Whistler chairlift   Whistler chairlift

Dad and I at the start of an eventful day at Whistler-Blackcomb, and the view from the start of an alarming run


During a normal ski adventure, I was enjoying lunch with a group of fellow journalists at Whistler-Blackcomb’s on-mountain Rendezvous Lodge. Afterward, a few of us headed to Gandy Dancer where I was making some easy, playful turns down the fall line on skiers’ far right, my Dad right behind me. Near the bottom I set up for a sharp right-hander onto Green Line. Well, it would have been a right turn had not one of my fellow journalists traversed directly across my fall line into the trees just as I was initiating my turn.


Make note: No matter how sharp the edges on your skis, they will not carve a turn on fiberglass.


Out of control, I dropped about ten feet over the side of the cat track and face-planted into some rocks, right in front of my horrified Dad. Fortunately, and despite my scraped-up face, I was fine. Unlike my hang gliding experience, this time I really did not intend to go flailing through the air on skis.


 Dirt bike   Dirt bike

Heading out from Prineville Reservoir for a day-long excursion, I had no idea I would imitate the Flying Wallendas at a tranquil river crossing


Four of us were on a cross-country dirt bike exploration of the Prineville Reservoir area in Central Oregon. Intent on picking my trail through the trees, I spotted a large clearing with a small river winding through it, our two friends halfway across. At the same time I realized I had veered from the easy descent they had taken and was headed instead for a 10-12 foot drop onto the riverbank.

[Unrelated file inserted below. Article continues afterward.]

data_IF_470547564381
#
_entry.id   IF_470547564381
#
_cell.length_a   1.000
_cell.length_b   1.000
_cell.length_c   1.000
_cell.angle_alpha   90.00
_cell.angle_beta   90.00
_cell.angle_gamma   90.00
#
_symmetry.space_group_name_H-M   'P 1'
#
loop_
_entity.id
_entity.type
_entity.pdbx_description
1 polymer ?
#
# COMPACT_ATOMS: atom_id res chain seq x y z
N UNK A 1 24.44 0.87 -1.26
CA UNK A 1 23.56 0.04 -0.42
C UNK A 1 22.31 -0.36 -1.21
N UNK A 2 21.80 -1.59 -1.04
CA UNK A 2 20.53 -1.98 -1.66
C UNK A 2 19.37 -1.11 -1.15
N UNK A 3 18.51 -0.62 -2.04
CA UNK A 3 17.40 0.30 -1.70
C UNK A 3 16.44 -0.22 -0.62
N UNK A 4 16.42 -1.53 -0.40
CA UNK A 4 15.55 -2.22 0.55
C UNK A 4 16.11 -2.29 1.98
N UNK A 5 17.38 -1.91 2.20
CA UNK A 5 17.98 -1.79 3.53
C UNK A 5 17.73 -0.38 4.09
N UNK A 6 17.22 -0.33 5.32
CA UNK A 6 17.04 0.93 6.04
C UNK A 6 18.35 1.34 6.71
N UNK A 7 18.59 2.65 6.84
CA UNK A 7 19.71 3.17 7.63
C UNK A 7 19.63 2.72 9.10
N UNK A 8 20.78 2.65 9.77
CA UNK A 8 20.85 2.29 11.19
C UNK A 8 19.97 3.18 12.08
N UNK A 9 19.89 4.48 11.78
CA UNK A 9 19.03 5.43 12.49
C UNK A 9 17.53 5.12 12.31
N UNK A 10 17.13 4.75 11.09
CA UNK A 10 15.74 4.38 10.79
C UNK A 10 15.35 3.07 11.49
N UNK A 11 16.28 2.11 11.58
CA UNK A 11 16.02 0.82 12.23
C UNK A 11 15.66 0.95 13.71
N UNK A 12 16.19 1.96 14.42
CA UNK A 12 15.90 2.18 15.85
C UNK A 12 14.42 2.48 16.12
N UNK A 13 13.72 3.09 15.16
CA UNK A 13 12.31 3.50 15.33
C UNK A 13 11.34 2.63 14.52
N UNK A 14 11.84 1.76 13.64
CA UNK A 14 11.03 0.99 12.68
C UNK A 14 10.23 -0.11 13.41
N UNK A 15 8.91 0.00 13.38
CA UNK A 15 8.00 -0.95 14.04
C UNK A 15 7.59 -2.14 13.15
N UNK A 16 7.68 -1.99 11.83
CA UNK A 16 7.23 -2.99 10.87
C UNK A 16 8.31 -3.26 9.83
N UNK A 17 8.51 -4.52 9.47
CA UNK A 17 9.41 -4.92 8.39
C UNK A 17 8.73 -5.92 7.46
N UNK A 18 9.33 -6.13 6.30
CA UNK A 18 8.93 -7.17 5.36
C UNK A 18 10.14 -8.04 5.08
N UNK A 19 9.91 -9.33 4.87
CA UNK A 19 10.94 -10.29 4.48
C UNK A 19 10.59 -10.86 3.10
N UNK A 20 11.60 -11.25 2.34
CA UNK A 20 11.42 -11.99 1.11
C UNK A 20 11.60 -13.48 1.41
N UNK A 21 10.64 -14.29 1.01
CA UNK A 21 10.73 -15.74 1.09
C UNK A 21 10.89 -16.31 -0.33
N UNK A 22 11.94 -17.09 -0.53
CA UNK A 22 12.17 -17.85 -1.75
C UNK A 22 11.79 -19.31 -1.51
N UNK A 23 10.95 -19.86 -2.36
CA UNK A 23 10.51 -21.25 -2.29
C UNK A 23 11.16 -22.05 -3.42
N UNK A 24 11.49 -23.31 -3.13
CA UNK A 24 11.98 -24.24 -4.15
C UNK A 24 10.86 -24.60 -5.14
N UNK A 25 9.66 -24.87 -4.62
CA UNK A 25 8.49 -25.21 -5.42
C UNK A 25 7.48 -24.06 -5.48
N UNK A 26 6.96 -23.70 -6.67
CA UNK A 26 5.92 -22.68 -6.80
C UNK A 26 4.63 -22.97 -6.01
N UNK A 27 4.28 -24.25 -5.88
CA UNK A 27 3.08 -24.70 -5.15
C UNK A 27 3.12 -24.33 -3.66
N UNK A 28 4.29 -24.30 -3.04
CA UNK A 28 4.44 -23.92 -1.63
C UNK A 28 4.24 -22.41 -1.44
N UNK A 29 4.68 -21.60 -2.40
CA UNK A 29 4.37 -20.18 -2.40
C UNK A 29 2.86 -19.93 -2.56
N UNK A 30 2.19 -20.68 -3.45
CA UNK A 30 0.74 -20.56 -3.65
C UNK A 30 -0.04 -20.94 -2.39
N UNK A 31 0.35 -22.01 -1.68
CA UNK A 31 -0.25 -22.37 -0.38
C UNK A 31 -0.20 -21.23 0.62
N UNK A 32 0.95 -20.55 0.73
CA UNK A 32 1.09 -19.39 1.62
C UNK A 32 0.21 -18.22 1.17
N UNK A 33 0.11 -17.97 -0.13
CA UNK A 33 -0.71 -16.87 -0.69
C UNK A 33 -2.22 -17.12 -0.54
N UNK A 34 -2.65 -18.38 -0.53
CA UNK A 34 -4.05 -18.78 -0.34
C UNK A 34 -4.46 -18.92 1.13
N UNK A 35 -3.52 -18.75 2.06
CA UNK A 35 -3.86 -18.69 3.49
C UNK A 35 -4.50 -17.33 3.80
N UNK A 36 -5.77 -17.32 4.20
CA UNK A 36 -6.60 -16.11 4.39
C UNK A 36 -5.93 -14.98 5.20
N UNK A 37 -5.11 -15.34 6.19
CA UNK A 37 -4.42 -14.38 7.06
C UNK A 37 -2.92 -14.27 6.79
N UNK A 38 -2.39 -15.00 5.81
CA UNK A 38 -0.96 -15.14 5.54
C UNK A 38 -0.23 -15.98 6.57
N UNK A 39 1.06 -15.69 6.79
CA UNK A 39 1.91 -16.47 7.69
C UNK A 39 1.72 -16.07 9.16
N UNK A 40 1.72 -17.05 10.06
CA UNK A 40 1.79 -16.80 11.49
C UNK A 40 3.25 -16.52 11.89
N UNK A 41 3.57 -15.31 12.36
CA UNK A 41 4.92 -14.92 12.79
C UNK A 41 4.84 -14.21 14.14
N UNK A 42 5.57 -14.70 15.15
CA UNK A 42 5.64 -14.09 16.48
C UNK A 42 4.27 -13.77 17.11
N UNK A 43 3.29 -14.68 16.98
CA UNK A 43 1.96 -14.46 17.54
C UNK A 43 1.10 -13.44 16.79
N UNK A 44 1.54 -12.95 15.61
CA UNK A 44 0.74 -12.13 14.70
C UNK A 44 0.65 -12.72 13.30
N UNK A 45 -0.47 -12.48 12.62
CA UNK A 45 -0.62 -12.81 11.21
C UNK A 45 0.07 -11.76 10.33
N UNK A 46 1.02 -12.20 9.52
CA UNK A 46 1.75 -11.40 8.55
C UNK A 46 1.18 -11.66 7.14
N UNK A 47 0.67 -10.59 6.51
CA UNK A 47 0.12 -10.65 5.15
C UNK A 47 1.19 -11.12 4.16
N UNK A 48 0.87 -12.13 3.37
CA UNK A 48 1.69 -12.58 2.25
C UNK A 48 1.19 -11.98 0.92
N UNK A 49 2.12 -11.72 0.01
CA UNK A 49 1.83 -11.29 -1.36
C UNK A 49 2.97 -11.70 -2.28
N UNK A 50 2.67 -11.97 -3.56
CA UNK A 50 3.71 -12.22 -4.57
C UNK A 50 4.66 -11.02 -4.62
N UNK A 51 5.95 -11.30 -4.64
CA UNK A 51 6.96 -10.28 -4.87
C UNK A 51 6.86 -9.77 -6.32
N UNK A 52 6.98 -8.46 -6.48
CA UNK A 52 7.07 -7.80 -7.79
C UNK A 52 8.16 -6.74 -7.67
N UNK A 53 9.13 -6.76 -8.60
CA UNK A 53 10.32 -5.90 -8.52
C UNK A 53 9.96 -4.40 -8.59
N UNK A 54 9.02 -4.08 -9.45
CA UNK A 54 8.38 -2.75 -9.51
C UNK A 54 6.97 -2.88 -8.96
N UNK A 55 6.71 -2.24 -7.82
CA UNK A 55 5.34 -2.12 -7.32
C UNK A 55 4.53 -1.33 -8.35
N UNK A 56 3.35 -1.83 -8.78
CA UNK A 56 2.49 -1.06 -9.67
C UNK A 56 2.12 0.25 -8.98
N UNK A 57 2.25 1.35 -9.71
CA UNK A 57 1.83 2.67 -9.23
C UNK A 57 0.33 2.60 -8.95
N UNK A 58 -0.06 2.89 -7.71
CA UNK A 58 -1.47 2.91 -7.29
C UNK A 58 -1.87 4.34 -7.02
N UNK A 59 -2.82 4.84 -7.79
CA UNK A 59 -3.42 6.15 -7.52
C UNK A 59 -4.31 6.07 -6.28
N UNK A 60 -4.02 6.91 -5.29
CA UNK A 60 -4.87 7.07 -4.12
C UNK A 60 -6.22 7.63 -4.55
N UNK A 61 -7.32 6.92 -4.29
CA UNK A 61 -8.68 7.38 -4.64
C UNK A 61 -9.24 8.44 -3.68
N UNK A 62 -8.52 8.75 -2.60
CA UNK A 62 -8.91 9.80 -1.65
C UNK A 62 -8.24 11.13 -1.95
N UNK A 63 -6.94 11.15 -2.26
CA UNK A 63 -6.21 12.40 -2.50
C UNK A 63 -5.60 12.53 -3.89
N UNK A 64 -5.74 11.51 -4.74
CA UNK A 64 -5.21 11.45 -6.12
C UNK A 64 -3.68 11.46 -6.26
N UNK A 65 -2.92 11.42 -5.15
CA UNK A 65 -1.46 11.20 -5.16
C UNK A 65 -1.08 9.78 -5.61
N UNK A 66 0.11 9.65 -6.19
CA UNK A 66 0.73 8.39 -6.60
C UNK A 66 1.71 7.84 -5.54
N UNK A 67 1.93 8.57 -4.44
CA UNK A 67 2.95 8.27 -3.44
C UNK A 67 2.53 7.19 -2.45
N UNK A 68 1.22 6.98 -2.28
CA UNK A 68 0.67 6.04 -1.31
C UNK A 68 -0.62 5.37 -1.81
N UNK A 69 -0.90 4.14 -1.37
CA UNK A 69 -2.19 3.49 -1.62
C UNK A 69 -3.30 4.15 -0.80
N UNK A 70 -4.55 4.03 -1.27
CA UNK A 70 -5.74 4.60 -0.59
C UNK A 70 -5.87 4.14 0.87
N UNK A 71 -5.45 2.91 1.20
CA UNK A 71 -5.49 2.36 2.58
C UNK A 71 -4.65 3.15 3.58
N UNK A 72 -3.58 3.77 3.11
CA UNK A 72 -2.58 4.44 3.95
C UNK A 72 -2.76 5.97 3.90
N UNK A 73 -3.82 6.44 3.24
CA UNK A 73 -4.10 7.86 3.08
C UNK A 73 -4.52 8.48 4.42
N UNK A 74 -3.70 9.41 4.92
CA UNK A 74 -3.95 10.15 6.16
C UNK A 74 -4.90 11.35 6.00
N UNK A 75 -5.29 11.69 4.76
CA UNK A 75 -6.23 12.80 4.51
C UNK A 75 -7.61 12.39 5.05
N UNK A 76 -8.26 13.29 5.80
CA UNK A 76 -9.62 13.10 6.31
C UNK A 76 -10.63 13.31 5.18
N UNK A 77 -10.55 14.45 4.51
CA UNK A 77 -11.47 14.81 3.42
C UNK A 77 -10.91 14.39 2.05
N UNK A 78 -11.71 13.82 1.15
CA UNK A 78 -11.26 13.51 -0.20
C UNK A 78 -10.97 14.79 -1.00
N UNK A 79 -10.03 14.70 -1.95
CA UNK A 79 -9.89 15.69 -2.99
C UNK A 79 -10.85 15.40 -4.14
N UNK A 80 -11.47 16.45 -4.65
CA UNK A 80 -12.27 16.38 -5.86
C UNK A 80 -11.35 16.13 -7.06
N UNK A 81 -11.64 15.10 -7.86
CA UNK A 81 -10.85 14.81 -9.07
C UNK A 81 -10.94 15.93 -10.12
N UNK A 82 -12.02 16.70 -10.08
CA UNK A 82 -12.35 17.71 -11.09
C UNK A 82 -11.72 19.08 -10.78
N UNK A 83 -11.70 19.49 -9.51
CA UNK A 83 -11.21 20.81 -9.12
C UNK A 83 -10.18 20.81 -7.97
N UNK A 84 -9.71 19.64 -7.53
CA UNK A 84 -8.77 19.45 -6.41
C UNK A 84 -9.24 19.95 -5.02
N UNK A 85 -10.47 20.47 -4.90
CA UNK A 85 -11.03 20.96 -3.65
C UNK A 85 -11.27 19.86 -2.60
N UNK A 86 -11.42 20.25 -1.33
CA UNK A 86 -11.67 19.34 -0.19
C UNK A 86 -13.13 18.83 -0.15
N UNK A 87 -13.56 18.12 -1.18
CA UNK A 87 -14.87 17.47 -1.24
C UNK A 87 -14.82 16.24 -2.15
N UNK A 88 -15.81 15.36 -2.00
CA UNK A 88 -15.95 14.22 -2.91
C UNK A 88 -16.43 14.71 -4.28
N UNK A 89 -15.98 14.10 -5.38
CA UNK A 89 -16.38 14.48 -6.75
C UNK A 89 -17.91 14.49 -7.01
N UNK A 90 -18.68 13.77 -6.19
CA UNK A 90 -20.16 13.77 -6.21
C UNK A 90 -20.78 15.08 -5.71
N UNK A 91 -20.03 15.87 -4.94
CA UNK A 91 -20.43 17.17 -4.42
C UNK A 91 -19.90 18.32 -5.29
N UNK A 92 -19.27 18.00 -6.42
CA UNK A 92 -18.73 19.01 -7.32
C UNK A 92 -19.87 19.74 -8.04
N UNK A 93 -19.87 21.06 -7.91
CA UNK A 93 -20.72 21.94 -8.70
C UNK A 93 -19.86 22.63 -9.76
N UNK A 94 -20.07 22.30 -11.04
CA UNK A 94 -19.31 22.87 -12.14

Too late to turn and knowing not to grab the brakes, years of Hubby’s instructions echoed through my head: “When in doubt, wick it!” I knew I needed to land with the tires spinning so I grabbed a handful of throttle, stood on the pegs, and over I went. On the opposite bank our friends were watching, eyes wide as saucers. Behind me, Hubby was horrified to see me disappear, then elated when I quickly reappeared below and blasted across the water.


I don’t mean to scare the men in my life, sometimes it just seems to happen.


 Snomobile   Snowmobile

Not too many miles from the Prineville area, snowfall and geography combine at Paulina to create cornices perfect for jumping. From the top, the Cascade Mountains line the horizon.


Just as "wicking it" keeps a motorcycle tire turning upon touchdown, throttling it keeps the track spinning on a snowmobile when vaulting over a cornice. Enough said. Other than this time, I am deliberately going over the edge, a momentary heart-stopper but so electrifying I repeat the insanity on every trip.